Is your child shy, solitary, or seems uncomfortable around other kids? He is not very social and it makes you worry. The return to school is the right time to help your kid be more social and reach out to other children.
Children and sociability
Socialization is every parent’s Holy Grail! As soon as they can walk, parents encourage their children to communicate and share with the people around them: by putting them in collective care facilities or inciting repeated contacts with their peers, parents push their kids to belong to a group. Sometimes even against the child’s nature!
Indeed, before the age of 2, children are not naturally inclined to interact with others. They are self-centered and… it is completely normal! Don’t try to skip the steps of your child’s development. Egocentric behavior is natural for children, and can last until adolescence. However, children learn to interact and bond with other children as soon as they enter pre-school. First friendships, first conflicts… It allows children to reveal their personality.
Some are introverts, more shy or just happy with themselves: they indulge in their imagination and therefore are perfectly content with solitude. It is a personality trait! No need to force them into a group, by joining a sports team for example: it would be in vain…
Other children have trouble reaching out to their peers: they may feel different because of a physical feature or uncommon interests, they can experience trouble relating to their peers and feel frustrated. They don’t know how to adapt and fit in: you must be there to help them.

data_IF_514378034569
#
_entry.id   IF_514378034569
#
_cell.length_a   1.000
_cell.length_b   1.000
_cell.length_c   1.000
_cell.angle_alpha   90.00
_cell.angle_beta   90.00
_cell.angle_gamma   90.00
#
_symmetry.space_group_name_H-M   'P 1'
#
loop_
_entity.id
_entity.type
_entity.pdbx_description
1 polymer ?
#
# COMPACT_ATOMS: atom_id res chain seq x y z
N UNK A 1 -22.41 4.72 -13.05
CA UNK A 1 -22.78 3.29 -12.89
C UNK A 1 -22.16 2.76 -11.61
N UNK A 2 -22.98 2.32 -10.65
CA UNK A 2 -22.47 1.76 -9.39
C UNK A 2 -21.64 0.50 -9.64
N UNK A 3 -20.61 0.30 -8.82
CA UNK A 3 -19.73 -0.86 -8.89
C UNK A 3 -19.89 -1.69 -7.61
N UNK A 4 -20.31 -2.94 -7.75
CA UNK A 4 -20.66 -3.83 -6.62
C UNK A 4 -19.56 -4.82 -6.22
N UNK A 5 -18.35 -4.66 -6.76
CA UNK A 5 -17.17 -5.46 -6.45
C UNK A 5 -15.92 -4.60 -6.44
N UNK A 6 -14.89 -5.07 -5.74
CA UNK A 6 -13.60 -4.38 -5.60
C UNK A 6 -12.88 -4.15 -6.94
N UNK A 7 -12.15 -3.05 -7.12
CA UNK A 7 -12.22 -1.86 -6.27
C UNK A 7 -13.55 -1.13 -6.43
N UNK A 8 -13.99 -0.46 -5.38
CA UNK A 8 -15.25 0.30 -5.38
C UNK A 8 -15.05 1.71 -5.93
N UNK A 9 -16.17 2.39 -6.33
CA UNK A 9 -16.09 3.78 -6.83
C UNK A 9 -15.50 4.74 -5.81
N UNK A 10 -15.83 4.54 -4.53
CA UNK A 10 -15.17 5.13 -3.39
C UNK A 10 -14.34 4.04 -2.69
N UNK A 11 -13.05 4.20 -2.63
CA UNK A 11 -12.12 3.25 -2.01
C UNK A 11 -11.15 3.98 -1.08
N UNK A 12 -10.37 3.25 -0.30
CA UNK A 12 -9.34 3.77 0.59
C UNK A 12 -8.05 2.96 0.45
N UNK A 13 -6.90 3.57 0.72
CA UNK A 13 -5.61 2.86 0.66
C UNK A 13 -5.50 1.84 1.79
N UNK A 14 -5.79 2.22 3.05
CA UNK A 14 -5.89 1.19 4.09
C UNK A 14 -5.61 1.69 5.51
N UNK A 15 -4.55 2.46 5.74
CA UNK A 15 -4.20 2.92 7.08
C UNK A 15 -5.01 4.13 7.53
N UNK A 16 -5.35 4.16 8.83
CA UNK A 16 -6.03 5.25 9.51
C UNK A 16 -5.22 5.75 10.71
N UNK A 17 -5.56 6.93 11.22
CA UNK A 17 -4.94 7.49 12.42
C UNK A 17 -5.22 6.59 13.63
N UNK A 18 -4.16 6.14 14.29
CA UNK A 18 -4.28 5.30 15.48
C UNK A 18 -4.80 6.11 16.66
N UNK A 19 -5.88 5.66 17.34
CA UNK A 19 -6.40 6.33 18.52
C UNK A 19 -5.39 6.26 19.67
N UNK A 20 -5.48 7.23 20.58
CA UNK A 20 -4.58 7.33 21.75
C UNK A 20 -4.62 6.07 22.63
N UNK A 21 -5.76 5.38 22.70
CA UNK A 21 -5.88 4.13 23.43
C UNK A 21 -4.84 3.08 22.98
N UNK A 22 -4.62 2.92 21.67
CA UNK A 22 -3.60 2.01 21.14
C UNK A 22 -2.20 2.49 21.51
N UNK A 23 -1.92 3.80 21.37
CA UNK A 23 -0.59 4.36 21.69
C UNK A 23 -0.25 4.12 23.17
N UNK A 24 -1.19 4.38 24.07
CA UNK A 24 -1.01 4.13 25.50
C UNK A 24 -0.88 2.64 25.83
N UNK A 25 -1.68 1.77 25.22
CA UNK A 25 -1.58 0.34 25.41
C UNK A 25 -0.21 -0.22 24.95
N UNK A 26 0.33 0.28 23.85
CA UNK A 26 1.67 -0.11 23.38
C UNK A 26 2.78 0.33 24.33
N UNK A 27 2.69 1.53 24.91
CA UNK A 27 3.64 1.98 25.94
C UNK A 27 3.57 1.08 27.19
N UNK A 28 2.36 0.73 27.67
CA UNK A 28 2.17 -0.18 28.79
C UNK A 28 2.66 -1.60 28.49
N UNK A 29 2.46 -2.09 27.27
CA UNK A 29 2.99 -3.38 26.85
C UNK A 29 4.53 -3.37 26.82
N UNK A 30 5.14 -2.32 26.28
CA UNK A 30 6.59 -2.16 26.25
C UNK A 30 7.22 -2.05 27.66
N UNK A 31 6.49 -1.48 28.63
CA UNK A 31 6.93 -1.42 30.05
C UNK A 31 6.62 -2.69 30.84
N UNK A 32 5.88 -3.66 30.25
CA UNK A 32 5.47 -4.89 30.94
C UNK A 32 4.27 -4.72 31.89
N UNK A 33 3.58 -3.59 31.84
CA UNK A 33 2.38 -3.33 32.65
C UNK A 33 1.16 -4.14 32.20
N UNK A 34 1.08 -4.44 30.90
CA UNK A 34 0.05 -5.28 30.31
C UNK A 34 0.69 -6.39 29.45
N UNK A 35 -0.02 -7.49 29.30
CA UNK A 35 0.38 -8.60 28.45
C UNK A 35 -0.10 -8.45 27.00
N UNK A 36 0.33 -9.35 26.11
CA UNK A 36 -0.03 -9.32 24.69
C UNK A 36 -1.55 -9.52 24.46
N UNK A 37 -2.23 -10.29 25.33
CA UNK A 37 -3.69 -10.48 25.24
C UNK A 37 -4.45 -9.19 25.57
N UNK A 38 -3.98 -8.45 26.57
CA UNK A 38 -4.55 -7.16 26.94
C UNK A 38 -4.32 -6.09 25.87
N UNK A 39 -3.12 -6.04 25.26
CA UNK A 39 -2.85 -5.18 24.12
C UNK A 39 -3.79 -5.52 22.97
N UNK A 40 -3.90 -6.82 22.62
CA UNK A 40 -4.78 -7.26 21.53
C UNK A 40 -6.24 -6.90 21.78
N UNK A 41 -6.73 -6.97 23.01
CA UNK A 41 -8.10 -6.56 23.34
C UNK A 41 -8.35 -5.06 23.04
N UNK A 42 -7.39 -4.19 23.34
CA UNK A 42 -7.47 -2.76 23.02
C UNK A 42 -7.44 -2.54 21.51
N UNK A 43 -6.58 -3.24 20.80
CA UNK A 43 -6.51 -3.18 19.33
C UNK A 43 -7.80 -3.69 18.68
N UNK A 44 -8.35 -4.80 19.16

Apply simple rules
An introvert child can have trouble following the simple rules of social life: say hello, be polite and friendly… It may drive people away as a consequence! Remind your kid that it takes effort on both parts and that he also needs to make a push.
If your kid has acquired good manners but lacks sociability, explain that social is a game that requires to follow certain “rules”: go up to other people, cooperate when you partake in a game or a collective work, respond to solicitations, are among those rules and it is the behavior that is expected of a child, by his parents as well as his teachers.
Finally, build up your child’s confidence. Sometimes, difficult socialization arises from a physical complex: too short, too chubby, glasses… Children can be tough with each other; your kid may have suffered remarks and isolate or turn down contacts as a consequence. Motivate him by insisting on the fact that every child is unique and has an interesting personality, beyond appearances. Teach him how to reply to mockery with humor!
Pinpoint your common traits !
Sometimes, kids refrain from socializing because they can’t find any common connection with others. Robotics, arts and crafts, science: choose your kid’s extracurricular activities according to his tastes in order to make him meet other kids with the same interests. It’s easier to make friends this way! You can also want to try cutting your “wild” kid more slack: more autonomy and freedom can help him open up to others. And if you’re concerned about your child’s safety, get a Weenect GPS tracker and let him go to school or computer science class on his own; you may be surprised to see how one, two or three friends tag along on the way… Socialization is also a sign of growing up.
To be social or not to be social? We are not all natural “group leaders” or comfortable with drawing attention to ourselves: certain kids are happy with their (relative) solitude and can simply be introverts or contemplative kids. However, if you feel like the situation is imposed on your kid and causes distress, it is your duty to encourage him and show him how to find his place and fit in to his community.